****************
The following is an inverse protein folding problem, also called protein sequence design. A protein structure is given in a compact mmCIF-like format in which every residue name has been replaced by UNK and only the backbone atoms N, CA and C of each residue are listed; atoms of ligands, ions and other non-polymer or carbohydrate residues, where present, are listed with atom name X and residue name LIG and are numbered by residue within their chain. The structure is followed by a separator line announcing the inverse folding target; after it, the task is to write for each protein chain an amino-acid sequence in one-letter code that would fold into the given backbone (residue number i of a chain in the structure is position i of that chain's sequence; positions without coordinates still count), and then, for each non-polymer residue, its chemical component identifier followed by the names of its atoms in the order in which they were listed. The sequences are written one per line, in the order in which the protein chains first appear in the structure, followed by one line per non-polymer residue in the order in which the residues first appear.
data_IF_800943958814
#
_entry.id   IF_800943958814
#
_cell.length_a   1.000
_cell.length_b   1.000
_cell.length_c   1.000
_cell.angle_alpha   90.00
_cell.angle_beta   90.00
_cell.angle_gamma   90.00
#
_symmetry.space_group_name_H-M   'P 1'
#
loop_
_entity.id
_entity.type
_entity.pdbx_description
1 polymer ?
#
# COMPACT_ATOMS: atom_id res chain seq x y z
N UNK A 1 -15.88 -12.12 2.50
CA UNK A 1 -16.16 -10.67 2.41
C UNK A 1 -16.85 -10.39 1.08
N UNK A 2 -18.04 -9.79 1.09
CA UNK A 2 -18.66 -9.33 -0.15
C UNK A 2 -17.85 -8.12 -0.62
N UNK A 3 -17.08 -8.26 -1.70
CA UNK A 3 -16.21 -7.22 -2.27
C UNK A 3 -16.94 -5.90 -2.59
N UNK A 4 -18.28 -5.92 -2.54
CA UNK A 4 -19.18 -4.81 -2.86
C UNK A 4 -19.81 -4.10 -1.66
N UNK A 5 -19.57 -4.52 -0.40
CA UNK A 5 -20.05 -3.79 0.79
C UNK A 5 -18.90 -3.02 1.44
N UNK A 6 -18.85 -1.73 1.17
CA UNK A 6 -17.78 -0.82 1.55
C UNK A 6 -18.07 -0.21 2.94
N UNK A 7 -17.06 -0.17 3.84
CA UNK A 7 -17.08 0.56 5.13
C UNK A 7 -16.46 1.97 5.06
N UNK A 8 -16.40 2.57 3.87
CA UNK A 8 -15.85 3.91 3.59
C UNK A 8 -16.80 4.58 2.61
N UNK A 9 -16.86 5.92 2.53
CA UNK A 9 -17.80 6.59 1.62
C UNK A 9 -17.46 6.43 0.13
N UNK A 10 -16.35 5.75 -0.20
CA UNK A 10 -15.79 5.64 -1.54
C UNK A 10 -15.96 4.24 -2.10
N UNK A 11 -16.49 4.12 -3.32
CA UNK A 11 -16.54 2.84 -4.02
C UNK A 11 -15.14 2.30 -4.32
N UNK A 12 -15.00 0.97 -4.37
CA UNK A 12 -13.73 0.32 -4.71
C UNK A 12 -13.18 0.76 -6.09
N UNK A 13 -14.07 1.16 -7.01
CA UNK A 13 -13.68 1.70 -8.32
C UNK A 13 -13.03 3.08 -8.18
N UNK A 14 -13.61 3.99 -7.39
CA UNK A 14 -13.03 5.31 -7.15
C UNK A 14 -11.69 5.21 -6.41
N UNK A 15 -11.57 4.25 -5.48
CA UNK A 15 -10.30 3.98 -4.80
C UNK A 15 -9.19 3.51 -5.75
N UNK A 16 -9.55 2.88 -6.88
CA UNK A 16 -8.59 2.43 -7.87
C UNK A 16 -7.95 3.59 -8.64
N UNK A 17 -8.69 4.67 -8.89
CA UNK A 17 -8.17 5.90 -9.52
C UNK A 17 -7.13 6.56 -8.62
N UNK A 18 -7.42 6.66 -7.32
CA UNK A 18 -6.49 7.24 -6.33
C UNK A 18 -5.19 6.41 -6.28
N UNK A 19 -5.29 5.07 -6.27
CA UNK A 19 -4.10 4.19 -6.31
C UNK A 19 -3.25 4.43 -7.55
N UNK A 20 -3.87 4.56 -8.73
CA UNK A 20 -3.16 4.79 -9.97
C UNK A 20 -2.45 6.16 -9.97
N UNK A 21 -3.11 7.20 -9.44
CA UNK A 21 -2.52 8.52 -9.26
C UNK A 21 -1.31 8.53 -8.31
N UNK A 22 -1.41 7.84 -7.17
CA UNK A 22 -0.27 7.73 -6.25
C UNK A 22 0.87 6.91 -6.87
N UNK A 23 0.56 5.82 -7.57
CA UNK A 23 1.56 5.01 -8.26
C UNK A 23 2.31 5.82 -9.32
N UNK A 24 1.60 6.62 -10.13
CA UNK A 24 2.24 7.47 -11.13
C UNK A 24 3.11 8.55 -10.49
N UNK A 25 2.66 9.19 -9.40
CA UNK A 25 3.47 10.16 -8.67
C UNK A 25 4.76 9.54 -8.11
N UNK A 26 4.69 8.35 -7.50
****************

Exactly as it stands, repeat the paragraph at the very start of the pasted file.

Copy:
The following is an inverse protein folding problem, also called protein sequence design. A protein structure is given in a compact mmCIF-like format in which every residue name has been replaced by UNK and only the backbone atoms N, CA and C of each residue are listed; atoms of ligands, ions and other non-polymer or carbohydrate residues, where present, are listed with atom name X and residue name LIG and are numbered by residue within their chain. The structure is followed by a separator line announcing the inverse folding target; after it, the task is to write for each protein chain an amino-acid sequence in one-letter code that would fold into the given backbone (residue number i of a chain in the structure is position i of that chain's sequence; positions without coordinates still count), and then, for each non-polymer residue, its chemical component identifier followed by the names of its atoms in the order in which they were listed. The sequences are written one per line, in the order in which the protein chains first appear in the structure, followed by one line per non-polymer residue in the order in which the residues first appear.